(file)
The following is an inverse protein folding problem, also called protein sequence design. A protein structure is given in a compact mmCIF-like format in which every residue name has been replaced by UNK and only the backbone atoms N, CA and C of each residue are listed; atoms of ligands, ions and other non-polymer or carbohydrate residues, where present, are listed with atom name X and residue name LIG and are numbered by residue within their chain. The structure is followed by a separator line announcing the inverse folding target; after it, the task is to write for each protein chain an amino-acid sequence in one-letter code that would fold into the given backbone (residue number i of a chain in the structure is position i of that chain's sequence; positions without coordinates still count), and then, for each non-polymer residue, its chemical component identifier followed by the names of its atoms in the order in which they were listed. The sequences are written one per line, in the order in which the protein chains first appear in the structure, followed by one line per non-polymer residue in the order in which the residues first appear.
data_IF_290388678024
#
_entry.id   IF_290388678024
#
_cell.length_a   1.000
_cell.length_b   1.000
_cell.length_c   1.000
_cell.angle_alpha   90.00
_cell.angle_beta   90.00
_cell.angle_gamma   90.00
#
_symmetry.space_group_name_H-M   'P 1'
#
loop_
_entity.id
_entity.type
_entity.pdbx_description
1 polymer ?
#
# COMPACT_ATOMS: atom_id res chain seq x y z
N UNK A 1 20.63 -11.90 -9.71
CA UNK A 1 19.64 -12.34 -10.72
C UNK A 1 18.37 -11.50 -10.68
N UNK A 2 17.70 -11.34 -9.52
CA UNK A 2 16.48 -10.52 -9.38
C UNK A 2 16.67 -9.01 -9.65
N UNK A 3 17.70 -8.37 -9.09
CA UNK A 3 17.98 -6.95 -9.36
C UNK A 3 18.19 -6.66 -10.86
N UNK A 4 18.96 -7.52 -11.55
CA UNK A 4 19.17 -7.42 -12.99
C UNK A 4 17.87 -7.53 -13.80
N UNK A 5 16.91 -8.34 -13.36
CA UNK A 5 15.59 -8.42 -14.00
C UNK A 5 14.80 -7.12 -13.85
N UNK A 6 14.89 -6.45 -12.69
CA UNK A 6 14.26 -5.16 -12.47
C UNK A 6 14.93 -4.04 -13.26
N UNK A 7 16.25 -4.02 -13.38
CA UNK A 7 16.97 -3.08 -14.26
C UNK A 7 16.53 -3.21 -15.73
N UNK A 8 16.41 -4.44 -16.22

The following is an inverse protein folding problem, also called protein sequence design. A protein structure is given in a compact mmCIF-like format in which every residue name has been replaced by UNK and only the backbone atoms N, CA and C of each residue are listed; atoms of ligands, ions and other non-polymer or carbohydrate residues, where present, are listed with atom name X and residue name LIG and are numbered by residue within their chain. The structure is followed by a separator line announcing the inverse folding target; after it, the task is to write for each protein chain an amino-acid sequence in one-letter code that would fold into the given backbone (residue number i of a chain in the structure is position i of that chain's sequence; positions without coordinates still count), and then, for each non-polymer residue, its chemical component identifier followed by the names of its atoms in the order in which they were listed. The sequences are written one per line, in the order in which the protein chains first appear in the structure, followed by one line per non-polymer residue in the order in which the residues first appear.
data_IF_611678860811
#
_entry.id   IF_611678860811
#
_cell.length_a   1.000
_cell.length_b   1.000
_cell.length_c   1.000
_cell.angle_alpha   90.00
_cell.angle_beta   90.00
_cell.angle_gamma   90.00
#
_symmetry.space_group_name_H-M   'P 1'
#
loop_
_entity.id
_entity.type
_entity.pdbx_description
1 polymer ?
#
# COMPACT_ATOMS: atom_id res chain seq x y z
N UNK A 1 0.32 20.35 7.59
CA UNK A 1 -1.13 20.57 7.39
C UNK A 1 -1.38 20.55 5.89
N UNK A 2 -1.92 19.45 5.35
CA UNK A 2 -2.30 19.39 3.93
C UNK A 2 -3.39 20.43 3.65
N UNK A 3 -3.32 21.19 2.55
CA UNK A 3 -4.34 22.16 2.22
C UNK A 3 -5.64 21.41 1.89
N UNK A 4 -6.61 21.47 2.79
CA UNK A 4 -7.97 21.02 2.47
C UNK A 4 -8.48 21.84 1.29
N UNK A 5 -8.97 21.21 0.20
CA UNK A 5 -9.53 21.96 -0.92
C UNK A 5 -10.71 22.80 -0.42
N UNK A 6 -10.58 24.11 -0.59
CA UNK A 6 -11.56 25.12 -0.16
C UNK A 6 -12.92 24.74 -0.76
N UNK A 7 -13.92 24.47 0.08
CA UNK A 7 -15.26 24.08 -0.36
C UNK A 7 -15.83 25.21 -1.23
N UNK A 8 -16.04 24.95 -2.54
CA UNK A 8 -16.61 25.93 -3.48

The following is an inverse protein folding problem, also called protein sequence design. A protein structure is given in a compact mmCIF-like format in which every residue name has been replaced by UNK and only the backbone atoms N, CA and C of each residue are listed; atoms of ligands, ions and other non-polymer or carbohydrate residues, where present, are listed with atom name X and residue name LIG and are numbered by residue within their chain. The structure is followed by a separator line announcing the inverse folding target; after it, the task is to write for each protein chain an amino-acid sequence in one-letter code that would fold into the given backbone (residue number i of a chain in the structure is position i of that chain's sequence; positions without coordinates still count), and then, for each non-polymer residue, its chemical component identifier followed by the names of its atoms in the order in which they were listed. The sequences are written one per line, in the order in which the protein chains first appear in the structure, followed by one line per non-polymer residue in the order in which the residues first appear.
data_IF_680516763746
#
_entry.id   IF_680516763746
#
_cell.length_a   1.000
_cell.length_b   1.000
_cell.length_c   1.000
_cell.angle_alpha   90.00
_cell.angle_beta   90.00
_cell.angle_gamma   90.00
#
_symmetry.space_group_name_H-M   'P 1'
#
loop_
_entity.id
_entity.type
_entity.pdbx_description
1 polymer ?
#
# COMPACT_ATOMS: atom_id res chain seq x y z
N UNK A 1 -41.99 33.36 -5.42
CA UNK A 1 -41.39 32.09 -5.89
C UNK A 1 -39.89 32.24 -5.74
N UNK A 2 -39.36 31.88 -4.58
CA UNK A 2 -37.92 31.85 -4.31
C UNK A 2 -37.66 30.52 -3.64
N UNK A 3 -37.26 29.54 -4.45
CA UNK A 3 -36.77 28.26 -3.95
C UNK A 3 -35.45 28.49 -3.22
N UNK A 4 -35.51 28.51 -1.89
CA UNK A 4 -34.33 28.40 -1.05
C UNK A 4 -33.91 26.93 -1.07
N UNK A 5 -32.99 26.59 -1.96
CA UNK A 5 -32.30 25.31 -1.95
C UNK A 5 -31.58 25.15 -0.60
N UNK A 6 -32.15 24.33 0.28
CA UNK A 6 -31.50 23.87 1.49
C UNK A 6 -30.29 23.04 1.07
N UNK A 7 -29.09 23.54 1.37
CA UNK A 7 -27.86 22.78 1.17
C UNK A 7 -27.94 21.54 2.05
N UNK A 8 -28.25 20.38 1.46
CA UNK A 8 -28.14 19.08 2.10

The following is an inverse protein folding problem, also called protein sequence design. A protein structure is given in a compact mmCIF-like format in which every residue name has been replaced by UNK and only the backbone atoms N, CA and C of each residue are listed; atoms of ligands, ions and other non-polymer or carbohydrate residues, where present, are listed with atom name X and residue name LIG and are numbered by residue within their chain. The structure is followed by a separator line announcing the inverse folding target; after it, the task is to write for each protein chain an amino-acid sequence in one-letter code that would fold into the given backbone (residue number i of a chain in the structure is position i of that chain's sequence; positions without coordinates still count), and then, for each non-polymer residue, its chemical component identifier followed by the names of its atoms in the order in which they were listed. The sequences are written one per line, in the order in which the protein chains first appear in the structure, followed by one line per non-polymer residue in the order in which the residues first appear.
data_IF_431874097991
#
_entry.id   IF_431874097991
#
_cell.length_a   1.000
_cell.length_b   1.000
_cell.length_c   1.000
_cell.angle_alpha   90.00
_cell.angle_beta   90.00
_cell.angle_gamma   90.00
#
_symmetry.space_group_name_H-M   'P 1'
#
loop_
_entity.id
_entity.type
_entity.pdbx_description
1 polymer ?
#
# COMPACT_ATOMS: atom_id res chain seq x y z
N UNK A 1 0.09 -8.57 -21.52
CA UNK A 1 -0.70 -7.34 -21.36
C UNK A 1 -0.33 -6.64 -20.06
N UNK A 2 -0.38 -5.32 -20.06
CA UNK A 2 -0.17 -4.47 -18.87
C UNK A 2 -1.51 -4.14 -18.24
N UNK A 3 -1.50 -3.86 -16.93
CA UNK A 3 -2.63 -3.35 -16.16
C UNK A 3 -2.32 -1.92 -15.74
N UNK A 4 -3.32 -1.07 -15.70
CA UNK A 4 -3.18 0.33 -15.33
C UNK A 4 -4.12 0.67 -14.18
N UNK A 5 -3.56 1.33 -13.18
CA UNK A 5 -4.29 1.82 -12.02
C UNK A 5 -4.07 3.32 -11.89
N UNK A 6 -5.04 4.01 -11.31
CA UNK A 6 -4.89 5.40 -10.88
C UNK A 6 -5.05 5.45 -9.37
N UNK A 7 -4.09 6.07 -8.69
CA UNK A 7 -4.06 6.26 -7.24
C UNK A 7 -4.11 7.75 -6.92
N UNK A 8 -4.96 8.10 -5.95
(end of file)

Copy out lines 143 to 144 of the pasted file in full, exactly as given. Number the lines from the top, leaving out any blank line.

#
_symmetry.space_group_name_H-M   'P 1'